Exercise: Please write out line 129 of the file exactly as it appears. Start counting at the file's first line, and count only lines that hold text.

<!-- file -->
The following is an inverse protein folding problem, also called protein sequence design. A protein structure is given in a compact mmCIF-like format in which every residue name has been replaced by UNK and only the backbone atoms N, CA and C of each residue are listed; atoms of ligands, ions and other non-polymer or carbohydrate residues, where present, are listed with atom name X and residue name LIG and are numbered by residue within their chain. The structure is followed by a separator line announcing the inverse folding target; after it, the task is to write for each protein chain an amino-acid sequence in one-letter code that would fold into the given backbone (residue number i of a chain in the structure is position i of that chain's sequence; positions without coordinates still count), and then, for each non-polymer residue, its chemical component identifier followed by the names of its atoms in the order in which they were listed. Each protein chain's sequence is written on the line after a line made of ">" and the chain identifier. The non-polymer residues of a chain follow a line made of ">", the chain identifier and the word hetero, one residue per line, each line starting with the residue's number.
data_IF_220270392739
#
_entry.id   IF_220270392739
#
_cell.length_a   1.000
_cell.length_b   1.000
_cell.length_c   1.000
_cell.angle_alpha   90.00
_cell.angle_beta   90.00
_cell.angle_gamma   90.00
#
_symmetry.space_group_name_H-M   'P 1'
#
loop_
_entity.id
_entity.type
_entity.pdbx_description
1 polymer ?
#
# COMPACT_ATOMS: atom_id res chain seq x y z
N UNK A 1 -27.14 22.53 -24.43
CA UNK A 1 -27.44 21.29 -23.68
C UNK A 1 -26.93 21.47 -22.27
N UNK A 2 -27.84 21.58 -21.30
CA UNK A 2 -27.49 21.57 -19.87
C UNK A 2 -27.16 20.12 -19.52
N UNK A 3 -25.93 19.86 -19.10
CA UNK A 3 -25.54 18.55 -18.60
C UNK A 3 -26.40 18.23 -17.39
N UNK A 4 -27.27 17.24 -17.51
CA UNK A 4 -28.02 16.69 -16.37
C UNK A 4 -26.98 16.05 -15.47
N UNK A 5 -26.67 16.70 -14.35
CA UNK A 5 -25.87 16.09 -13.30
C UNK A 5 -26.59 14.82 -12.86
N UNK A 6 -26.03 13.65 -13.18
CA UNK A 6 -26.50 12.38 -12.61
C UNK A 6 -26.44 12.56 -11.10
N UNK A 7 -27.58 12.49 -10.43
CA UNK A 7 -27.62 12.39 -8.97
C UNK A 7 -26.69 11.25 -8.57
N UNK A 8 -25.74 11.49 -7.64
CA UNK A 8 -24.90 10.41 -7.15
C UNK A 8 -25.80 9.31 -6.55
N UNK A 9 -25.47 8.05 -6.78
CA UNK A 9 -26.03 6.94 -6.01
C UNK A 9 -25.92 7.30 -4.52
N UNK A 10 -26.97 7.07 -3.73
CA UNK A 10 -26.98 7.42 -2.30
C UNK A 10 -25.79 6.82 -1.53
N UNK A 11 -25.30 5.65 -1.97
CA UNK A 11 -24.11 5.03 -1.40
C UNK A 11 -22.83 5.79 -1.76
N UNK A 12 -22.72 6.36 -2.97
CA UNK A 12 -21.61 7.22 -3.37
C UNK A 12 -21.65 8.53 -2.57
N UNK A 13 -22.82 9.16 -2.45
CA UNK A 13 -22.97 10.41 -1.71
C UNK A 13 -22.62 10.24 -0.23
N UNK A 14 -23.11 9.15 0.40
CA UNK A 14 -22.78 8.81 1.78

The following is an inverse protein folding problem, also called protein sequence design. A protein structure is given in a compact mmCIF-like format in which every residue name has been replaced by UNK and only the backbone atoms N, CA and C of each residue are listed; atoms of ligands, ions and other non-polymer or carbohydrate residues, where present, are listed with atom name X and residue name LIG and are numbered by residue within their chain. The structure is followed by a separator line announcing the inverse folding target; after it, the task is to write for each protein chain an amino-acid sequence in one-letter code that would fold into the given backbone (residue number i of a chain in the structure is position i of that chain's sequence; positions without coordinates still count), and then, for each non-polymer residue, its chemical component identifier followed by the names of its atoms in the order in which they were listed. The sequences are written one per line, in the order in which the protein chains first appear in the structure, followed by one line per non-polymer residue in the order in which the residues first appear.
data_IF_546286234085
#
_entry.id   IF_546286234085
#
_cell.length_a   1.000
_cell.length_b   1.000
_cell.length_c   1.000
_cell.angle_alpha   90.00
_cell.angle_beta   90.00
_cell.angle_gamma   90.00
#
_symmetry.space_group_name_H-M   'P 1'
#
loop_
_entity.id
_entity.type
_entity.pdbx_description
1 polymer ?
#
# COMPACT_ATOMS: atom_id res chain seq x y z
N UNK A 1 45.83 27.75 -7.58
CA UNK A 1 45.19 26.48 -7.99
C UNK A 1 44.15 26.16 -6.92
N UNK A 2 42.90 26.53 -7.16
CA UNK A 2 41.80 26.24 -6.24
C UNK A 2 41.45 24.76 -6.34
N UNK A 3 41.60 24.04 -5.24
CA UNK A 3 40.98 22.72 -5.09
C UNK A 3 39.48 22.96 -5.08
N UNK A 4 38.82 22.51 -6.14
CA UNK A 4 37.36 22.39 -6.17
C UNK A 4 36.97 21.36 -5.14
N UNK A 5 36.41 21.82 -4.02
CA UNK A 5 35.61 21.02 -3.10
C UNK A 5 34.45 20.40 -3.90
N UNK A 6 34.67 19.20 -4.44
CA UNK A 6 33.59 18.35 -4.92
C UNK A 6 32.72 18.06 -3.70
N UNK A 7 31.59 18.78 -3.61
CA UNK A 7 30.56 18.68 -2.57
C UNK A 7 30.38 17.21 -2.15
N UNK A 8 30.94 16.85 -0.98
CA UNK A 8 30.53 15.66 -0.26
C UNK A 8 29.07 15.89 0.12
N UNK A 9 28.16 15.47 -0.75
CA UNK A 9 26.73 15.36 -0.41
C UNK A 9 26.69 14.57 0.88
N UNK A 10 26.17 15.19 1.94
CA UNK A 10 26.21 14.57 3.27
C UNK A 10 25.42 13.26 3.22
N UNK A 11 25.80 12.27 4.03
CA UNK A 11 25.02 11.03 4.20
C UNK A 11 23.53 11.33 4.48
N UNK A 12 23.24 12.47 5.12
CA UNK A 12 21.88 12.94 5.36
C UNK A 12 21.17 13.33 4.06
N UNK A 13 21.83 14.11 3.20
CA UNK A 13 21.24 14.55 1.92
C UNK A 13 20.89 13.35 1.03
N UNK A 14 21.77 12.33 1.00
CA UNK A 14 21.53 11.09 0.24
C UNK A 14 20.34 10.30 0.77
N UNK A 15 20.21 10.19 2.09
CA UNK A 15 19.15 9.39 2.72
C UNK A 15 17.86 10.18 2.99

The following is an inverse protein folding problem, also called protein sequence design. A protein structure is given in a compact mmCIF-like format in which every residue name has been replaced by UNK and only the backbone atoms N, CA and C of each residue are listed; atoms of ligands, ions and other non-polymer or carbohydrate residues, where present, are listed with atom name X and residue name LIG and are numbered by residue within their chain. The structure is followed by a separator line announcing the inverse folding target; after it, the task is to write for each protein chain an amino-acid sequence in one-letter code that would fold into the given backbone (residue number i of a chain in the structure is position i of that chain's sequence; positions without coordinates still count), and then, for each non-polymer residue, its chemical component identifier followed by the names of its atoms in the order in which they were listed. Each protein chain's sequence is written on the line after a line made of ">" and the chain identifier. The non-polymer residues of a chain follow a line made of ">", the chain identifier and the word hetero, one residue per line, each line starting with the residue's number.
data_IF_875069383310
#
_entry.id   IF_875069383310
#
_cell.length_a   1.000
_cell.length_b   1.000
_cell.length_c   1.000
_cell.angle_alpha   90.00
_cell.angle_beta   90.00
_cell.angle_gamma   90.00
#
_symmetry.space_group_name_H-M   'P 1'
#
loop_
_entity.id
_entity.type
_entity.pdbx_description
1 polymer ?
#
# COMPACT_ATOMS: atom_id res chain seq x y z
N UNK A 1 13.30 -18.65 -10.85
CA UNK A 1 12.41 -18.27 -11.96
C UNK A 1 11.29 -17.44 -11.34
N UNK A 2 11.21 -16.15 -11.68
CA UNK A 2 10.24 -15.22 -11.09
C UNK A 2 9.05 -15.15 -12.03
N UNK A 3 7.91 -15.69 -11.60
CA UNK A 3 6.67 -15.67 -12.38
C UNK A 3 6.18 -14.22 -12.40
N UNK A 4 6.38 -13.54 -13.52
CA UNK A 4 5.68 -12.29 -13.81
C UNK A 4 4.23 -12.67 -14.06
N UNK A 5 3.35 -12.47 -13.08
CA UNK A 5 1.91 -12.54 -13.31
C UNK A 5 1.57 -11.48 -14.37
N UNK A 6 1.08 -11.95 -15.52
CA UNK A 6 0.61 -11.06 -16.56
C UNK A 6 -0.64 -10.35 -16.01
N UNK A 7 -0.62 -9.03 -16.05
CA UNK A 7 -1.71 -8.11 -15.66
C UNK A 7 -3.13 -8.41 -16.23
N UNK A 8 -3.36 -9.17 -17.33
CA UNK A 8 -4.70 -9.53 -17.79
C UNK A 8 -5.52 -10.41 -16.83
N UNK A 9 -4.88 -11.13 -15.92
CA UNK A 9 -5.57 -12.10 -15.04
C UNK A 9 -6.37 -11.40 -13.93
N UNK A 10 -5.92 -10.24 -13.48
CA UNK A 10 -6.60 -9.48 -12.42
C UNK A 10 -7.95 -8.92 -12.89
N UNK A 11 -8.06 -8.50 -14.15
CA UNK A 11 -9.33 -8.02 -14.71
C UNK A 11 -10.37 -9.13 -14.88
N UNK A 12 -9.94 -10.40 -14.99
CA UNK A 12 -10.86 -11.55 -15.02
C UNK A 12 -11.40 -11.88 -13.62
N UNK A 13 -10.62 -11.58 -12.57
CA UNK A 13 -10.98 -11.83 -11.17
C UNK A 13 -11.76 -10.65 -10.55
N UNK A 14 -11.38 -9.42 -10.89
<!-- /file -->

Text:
The following is an inverse protein folding problem, also called protein sequence design. A protein structure is given in a compact mmCIF-like format in which every residue name has been replaced by UNK and only the backbone atoms N, CA and C of each residue are listed; atoms of ligands, ions and other non-polymer or carbohydrate residues, where present, are listed with atom name X and residue name LIG and are numbered by residue within their chain. The structure is followed by a separator line announcing the inverse folding target; after it, the task is to write for each protein chain an amino-acid sequence in one-letter code that would fold into the given backbone (residue number i of a chain in the structure is position i of that chain's sequence; positions without coordinates still count), and then, for each non-polymer residue, its chemical component identifier followed by the names of its atoms in the order in which they were listed. Each protein chain's sequence is written on the line after a line made of ">" and the chain identifier. The non-polymer residues of a chain follow a line made of ">", the chain identifier and the word hetero, one residue per line, each line starting with the residue's number.